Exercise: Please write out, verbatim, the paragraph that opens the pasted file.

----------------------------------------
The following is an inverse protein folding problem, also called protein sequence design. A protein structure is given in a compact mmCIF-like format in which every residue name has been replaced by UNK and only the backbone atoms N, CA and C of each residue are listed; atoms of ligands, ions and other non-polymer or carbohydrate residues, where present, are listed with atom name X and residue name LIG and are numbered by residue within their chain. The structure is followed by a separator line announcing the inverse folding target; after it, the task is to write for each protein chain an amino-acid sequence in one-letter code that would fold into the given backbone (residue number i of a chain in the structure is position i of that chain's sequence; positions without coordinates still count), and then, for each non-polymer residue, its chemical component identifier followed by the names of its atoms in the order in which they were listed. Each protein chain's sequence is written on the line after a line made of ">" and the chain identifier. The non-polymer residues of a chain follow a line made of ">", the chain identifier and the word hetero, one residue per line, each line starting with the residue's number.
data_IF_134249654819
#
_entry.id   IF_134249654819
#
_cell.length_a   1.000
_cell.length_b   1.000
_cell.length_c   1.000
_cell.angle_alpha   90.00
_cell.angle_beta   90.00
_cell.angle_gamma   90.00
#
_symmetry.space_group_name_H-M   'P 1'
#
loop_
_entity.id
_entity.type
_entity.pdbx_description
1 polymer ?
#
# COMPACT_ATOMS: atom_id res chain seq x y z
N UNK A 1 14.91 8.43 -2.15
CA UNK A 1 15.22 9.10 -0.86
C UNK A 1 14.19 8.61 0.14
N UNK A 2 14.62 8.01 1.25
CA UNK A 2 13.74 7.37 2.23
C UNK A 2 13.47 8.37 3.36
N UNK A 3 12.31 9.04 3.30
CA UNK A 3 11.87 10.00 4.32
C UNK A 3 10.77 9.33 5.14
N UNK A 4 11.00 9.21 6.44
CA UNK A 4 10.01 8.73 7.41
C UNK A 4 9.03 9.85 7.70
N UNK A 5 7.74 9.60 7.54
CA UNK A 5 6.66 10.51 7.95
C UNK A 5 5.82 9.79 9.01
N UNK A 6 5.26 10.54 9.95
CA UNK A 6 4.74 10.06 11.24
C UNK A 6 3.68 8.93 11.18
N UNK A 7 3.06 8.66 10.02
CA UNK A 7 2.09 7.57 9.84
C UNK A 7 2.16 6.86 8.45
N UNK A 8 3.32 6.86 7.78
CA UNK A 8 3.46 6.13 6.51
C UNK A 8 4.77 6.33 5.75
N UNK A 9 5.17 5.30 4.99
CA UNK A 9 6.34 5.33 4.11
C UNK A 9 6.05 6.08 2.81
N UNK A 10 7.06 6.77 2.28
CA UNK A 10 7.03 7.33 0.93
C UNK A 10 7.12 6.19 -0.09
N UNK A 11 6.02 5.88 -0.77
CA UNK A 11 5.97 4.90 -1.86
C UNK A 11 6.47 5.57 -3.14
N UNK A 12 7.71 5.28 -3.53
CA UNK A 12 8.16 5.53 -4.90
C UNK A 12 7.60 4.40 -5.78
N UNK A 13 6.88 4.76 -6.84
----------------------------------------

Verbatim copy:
The following is an inverse protein folding problem, also called protein sequence design. A protein structure is given in a compact mmCIF-like format in which every residue name has been replaced by UNK and only the backbone atoms N, CA and C of each residue are listed; atoms of ligands, ions and other non-polymer or carbohydrate residues, where present, are listed with atom name X and residue name LIG and are numbered by residue within their chain. The structure is followed by a separator line announcing the inverse folding target; after it, the task is to write for each protein chain an amino-acid sequence in one-letter code that would fold into the given backbone (residue number i of a chain in the structure is position i of that chain's sequence; positions without coordinates still count), and then, for each non-polymer residue, its chemical component identifier followed by the names of its atoms in the order in which they were listed. Each protein chain's sequence is written on the line after a line made of ">" and the chain identifier. The non-polymer residues of a chain follow a line made of ">", the chain identifier and the word hetero, one residue per line, each line starting with the residue's number.